– I ask for leave to make a statement on the subject of tinplate.
– Is leave granted?
Opposition Members. - No.
Leave not granted.
Motion (by Mr. Menzies) proposed -
That so much of the Standing Orders be suspended as would prevent two ministerial statements being made.
– It is not for the Chair to say whether a statement proposed to be made is in order. A motion that the Standing Orders be suspended is always in order.
Question put. The House divided. (Mb. Speaker - Hon. Archie Cameron.)
Majority . . . . 24
Question so resolved in the affirmative by an absolute majority of the whole number of members of the House.
– Recently several honorable members and others have asked questions concerning tinplate supplies, and there has been a good deal of press publicity about the matter. All ofthis has been directed to the necessity for action by the Australian Government to avoid ashortage of tinnlate, in particular in the food processing industries, including those in Queensland. I -want to tell the House of some of the steps that the Government has taken and some that it will take, to maintain tinplate supplies.
– Speak up!
– There has been a threatened shortage of tinplate for some years. Prior to the war no shortage existed because adequate supplies were forthcoming from Great Britain, and there was no dollar problem. During the war supplies were maintained from the United States, pardy through lendlease.
– Speak up! We cannot hear the Minister.
– Since the war, the’ position has been different. I find that our predecessors in the Labour Government had been faced with periodic difficulties in obtaining sufficient supplies, and missions had been sent overseas.
Conversation being audible, 0 1* position Members. - We cannot hear the Minister.
– Order! If honorable members would maintain silence they would have no difficulty in hearing the Minuter.
– Do not look over here, Mr. Speaker.
– I am looking over there. One would think at times that it was a gathering of magpies.
– In addition, our predecessors tried to meet the shortage by rationing, and to a certain extent by what is known as “end-use” control imposed under National Security Regulations. After those regulations had ceased to operate, the Department of Supply, al the request of representatives of the industry, continued to administer a quota system similar to that which operated during the period of legal control. Enduse control cannot now be applied, and it was never very effective.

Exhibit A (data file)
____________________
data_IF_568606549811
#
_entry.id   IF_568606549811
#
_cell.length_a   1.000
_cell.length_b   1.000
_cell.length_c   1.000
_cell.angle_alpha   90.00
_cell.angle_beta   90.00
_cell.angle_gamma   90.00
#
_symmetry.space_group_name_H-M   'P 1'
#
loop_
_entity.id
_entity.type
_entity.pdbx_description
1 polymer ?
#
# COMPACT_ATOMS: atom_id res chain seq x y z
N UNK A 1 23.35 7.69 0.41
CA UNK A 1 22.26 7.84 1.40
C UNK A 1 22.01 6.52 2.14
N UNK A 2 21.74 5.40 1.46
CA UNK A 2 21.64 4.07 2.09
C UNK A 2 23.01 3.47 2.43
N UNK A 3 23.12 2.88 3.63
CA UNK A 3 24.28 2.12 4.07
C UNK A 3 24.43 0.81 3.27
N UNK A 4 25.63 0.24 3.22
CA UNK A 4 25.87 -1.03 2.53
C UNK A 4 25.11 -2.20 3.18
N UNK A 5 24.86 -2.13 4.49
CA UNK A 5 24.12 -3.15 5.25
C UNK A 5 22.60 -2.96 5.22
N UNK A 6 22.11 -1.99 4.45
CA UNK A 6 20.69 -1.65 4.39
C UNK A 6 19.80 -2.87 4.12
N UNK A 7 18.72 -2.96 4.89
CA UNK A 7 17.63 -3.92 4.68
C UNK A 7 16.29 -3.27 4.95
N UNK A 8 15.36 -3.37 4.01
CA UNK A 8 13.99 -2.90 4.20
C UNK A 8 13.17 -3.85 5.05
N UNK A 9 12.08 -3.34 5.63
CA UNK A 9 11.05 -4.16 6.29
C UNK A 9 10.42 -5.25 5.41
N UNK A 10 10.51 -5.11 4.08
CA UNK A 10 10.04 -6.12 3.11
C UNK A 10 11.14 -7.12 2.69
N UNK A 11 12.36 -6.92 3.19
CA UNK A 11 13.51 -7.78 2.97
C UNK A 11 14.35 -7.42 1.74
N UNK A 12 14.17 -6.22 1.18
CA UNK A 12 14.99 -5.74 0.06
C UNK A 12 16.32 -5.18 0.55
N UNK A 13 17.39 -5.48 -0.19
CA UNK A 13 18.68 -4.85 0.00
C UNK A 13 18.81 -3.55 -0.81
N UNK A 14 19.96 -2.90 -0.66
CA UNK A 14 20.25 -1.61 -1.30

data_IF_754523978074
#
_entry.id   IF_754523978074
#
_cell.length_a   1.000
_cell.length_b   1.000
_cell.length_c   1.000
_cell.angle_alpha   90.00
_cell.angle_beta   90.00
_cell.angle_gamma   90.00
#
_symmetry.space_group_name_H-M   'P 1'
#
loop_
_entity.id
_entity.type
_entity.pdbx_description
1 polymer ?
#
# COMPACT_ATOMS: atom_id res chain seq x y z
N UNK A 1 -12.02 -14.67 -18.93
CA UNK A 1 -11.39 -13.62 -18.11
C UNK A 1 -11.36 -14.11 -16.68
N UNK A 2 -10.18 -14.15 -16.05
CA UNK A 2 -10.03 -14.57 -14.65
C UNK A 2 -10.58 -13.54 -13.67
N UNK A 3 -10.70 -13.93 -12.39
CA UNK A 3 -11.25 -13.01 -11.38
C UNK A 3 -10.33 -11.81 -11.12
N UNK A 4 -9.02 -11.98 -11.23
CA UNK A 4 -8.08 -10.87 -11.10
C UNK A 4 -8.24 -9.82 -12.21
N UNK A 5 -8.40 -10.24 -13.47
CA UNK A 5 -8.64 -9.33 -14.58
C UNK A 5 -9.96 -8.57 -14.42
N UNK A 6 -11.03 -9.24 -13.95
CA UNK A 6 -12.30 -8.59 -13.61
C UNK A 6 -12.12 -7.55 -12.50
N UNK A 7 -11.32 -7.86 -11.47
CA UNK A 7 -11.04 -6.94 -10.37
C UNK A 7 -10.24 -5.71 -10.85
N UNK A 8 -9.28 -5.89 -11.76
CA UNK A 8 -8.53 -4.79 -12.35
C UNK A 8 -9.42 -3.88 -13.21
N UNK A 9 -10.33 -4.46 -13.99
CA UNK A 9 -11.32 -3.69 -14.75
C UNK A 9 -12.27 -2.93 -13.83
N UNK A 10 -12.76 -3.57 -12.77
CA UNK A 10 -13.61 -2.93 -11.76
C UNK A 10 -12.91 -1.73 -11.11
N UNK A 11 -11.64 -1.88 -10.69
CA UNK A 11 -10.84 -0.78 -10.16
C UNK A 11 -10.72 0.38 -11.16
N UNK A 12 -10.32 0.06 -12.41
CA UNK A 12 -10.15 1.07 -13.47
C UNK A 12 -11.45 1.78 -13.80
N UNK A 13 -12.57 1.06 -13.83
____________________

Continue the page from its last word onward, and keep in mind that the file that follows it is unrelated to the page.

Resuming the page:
Tinplate is extensively used in Australia, especially in the canning of foodstuffs, and as Australia’s production in this field is growing, and the overseas and local demand for tinned products is increasing, it is inevitable that the demand for tinplate should also increase. Australia does not make any tinplate, and will not be doing so until about 1956. All we use is imported. Our main source of supply is the United Kingdom, but British production is less than the total demand, so that customers of the British tinplate manufacturers are rationed. Australia is rationed with the rest. Our only other present substantial source of supply is the United States. .At the moment there is enough tinplate offering from the United States to bridge the gap between the quantity allotted by the United Kingdom to Australia and the quantity which Australia needs, but, owing to our dollar difficulties, and the dollar ceiling to which we are working, it is not possible at present to permit the unrestricted importation of dollar tinplate. We have limited our importation of American tinplate to about 40,000 tons a year, and, having regard to our obligations to Great Britain, and to the dollar needs of other branches of Australian industry, we are adhering to that figure. This means that insofar as this limited tonnage from the United States, plus what we can obtain from sterling sources, falls short of our needs, we must either restrict consumption or obtain more tinplate from sterling sources.